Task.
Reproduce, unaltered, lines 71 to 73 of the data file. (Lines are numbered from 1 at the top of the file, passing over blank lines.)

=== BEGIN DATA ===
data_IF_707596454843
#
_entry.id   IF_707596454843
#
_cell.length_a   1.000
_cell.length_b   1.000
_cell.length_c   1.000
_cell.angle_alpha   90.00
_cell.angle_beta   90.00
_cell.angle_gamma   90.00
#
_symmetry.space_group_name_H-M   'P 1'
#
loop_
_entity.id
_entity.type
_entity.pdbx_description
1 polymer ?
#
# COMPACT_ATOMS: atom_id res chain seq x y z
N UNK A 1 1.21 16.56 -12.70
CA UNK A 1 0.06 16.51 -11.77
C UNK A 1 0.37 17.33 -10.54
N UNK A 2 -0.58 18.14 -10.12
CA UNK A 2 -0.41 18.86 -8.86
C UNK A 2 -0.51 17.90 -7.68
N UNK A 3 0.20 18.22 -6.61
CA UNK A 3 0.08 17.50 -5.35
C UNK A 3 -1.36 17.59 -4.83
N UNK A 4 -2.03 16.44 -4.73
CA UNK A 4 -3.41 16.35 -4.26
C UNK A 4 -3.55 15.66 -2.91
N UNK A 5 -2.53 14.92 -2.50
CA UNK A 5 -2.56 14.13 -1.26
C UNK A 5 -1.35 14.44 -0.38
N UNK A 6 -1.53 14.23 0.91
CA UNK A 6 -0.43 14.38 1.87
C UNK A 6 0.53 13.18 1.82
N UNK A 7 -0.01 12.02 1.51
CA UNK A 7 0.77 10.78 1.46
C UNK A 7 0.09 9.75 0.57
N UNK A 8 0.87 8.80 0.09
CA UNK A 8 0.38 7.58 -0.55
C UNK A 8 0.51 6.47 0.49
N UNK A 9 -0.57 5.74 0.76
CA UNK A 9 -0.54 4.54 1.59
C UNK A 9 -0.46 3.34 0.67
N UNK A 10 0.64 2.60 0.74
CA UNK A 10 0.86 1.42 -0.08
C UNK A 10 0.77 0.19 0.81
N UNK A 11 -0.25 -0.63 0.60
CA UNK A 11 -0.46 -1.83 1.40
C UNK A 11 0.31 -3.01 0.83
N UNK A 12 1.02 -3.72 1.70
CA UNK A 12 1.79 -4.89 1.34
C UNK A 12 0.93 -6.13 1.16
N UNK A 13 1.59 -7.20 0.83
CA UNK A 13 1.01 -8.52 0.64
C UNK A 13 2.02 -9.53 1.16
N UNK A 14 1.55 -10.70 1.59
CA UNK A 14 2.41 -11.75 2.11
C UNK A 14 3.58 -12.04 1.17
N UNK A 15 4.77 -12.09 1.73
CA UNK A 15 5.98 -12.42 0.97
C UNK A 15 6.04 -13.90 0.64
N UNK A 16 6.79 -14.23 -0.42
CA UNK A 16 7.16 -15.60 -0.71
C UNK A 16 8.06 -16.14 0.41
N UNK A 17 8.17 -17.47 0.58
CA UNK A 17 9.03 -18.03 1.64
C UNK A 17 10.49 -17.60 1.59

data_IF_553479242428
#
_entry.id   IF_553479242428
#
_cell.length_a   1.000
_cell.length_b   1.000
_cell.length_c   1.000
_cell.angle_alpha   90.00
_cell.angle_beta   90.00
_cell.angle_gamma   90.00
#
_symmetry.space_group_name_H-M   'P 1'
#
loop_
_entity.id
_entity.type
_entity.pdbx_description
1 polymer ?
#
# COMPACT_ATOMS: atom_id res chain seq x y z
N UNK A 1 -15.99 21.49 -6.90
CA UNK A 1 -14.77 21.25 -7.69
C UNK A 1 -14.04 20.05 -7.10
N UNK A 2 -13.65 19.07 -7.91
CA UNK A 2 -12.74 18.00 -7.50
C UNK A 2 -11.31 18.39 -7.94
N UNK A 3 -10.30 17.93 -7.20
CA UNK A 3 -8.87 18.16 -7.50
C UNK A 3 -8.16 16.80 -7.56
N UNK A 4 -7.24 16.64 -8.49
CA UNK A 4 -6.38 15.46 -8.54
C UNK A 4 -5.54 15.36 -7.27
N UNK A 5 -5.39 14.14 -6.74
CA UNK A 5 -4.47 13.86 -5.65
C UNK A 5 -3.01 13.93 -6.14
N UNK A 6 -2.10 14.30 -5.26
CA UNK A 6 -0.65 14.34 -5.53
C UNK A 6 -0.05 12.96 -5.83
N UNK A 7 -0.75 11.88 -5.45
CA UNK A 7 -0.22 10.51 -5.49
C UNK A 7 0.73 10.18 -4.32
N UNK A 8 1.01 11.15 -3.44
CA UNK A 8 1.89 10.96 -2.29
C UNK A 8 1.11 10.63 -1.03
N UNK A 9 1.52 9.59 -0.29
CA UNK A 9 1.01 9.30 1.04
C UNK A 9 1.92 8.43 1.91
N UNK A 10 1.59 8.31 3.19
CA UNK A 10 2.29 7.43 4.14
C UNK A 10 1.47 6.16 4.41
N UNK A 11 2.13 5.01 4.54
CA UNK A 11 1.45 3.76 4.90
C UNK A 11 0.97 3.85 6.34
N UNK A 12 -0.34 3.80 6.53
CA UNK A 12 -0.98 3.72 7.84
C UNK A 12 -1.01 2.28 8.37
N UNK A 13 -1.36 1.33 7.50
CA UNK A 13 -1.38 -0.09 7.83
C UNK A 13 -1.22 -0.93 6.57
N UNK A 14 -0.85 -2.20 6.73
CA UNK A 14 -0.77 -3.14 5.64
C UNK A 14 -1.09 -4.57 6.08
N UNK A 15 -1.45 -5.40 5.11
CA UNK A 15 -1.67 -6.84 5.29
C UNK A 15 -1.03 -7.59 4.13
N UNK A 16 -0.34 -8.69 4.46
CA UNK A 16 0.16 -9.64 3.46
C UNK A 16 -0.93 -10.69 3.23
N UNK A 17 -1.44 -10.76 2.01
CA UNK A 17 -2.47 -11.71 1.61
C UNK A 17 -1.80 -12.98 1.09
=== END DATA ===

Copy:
C UNK A 17 10.49 -17.60 1.59

data_IF_553479242428
#